Here is my gamut of nail files. 

I will go through most and what I use them for.

First lets look at a file made by the devil:

If you own this type of file please throw it out the window right now.  This file is as useful as filing your nails with a brick wall.  Really, I tried it once in great desperation.  It does nothing but tear your nail plate and accentuate any peeling that you may or may not have presently.


Nail buffers:

There are many kinds of buffers, but most have either 4 sides of the same grit or 3-4 sides of varying grit. These types of files are one of my favorite.  They are great for shaping,  getting rid of staining and peeling, and sealing the nail plate (with the right grit of course). 

I only use these sparingly when I have major staining issues.  All things are good in moderation, buffing is no exception.

Depending on the desired nail shape, these may not be your best option.  See next set of files.

Lets Talk Grit:

Nail files are categorized by their grit (how rough or smooth the grain is).  Many of them are labeled with their grit strength.  I have seen nail files vary from 100 to 4000+.  The smaller the number the rougher the edge.  In general the more rough the grit, the more damage it will do to the nail plate.  Nail salons use 100 grit to file down and shape acrylics.  You do not want to use anything that rough on natural nails; like the metal nail file above (or a brick wall) it will tear up the nail plate and make peeling worse.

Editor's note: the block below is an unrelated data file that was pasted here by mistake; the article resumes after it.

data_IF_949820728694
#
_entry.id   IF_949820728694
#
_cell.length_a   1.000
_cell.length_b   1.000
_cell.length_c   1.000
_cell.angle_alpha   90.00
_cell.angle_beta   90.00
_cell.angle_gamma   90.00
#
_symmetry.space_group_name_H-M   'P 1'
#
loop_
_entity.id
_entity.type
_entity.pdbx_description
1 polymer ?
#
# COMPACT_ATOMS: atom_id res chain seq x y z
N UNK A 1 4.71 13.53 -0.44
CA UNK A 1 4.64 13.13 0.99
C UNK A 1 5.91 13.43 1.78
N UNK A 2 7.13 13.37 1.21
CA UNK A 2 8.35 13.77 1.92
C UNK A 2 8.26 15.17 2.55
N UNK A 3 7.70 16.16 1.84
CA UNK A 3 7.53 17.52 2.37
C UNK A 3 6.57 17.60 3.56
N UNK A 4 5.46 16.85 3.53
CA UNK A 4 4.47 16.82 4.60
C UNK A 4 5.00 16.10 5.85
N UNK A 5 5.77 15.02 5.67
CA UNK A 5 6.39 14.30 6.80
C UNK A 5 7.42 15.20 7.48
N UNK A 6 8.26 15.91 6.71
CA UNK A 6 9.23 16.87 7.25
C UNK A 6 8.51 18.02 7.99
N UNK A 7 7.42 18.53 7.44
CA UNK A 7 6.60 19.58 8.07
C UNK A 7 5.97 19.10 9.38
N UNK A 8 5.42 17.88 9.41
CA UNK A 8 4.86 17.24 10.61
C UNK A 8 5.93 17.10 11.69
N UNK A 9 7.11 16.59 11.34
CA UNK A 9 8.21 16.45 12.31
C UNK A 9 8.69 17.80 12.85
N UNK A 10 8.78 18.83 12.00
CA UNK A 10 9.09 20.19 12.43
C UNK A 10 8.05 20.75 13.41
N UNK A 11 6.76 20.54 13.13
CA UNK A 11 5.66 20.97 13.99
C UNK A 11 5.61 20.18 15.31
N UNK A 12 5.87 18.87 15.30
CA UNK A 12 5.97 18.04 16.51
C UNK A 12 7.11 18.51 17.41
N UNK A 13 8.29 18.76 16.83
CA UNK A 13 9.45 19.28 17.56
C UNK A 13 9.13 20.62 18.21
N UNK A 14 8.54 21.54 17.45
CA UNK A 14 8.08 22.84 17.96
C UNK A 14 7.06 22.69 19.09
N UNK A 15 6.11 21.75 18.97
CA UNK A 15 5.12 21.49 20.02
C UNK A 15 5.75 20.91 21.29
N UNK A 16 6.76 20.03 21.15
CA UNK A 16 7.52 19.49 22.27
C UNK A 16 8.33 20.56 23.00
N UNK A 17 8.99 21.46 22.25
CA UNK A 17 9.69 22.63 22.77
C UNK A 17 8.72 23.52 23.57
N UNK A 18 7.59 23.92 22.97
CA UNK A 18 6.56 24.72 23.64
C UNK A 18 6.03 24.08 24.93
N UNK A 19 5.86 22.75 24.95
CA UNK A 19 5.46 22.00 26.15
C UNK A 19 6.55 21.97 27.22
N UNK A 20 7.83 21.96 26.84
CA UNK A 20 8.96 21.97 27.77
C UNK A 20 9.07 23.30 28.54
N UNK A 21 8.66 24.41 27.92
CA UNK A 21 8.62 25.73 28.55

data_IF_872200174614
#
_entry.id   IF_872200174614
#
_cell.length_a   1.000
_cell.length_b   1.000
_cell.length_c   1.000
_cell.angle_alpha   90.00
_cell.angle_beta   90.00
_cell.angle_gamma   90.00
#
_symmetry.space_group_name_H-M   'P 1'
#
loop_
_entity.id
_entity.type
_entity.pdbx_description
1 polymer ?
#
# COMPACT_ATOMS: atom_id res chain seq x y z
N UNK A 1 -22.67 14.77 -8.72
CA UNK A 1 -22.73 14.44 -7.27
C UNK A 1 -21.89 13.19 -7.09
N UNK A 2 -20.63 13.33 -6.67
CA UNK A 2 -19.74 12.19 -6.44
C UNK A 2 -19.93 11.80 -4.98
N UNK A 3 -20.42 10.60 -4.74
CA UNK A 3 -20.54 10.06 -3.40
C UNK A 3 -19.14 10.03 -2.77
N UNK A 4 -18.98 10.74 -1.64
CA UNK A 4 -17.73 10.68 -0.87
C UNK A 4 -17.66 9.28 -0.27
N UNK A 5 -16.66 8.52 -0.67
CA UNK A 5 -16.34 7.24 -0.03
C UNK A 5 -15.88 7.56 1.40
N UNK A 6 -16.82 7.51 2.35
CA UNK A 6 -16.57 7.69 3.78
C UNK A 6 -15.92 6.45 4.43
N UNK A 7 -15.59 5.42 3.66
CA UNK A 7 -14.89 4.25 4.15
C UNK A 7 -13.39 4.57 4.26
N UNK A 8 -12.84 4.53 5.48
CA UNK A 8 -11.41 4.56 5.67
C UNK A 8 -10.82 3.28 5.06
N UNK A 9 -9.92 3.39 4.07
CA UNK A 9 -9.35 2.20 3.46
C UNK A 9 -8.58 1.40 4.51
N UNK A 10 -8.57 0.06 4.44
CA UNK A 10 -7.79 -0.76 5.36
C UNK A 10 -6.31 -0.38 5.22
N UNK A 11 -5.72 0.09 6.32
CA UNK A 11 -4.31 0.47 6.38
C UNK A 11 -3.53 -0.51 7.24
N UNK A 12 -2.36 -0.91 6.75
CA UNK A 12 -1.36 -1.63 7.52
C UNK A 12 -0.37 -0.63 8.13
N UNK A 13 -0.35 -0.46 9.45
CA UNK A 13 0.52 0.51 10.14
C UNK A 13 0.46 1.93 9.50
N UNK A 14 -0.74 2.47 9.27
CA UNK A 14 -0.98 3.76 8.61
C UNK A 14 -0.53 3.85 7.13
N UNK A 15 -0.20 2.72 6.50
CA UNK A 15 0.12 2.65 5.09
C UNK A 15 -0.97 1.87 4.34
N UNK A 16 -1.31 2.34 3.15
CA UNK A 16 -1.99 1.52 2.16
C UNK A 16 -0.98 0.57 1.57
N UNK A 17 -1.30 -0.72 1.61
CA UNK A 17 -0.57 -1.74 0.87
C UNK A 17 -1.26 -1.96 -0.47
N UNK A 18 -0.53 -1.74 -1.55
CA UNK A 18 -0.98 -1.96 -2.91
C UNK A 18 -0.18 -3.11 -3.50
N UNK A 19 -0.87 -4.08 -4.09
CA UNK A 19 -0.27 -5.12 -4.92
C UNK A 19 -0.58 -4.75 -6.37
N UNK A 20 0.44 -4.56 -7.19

I have found the magic grit strengths for natural nails are 220, 240, 300, 320, 400, 600 and 4000.

Thicker nails can use 220 for filing down large portions of nail, while thinner more weak nails should file down with 300, 320, and 400 grit.  A grit of 600 can be used to seal any nail and prevent peeling.  A very high grit, like 4000, is used to get a very shinny finish.  My only disclaimer is: there is a proper way to file (especially with files of rougher grit, i.e. lower number), so just because you found a nice file does not mean you will not cause damage to the nail plate. (is that a double negative, I hope you get the point)  File how to will be another post.

With that said, lets look at a few good options:

My personal favorites:

I love the files that have the grit written on them.  I have these all over my house, bag, work, etc.

I love that I can choose a fine or rough grit.  I file down my nails with 220/240, shape with 300/320 and seal with 400/600.  I love these files for the control they give to the filer.

I just discovered sponge boards a few months ago.  They are awesome.  They have some give to them. They will bend, but will not leave a bent mark like the ones above can.

Neither of these types of files last forever, but that's just fine for me.

Crystal Nail Files:
I prefer the files discussed above to crystal (glass) nail files. 
I just don't get the hoopla about these.  I bought these about a year ago and just can't get into them.  First, they only have one grit available (at least from my experience).  The grit is fine enough that it will not damage nails, and perhaps that is why everyone loves them, but I can't properly file anything down with these.  Granted, I did not buy a fancy brand name, but still I expected more.  I can do some shaping with these, but I don't think they are best for "sealing" as everyone claims.  I think the 400/600 grit files from above do a much better job at sealing the nail plate to prevent peeling.

More on "how to" in a future post.